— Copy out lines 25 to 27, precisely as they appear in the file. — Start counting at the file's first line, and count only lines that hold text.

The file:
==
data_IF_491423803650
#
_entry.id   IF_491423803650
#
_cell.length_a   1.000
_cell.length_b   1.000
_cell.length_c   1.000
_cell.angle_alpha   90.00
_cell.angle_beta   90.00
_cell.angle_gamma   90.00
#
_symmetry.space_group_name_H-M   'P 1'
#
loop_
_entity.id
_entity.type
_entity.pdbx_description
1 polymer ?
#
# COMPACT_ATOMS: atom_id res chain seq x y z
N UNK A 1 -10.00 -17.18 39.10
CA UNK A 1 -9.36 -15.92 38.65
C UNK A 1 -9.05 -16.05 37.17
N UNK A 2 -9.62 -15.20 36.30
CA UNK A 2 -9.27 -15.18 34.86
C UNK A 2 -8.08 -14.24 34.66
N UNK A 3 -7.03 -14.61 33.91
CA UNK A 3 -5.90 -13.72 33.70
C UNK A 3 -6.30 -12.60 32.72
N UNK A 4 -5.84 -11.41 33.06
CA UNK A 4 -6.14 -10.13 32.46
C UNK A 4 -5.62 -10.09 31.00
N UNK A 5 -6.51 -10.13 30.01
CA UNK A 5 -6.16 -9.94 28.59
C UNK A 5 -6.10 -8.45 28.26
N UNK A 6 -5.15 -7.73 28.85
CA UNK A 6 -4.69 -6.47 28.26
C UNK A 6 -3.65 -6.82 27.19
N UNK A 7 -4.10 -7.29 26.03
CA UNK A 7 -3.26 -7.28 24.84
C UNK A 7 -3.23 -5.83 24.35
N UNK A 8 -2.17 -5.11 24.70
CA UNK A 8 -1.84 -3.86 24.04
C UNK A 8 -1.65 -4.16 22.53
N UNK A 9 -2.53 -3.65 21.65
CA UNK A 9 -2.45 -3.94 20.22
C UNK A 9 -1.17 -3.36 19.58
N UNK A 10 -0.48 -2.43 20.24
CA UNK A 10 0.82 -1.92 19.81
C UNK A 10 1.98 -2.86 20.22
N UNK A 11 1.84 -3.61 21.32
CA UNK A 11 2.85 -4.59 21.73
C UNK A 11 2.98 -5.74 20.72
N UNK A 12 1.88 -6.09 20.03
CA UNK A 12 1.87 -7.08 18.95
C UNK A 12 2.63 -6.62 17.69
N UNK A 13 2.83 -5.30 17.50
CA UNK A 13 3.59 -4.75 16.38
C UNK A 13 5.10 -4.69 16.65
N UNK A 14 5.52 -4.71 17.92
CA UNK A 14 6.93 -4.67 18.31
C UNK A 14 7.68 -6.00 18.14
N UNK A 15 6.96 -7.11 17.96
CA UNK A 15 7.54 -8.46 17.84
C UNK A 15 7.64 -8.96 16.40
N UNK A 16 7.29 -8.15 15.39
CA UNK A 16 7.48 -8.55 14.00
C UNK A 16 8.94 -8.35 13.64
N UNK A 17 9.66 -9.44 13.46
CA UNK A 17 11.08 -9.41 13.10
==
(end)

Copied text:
CA UNK A 2 -9.27 -15.18 34.86
C UNK A 2 -8.08 -14.24 34.66
N UNK A 3 -7.03 -14.61 33.91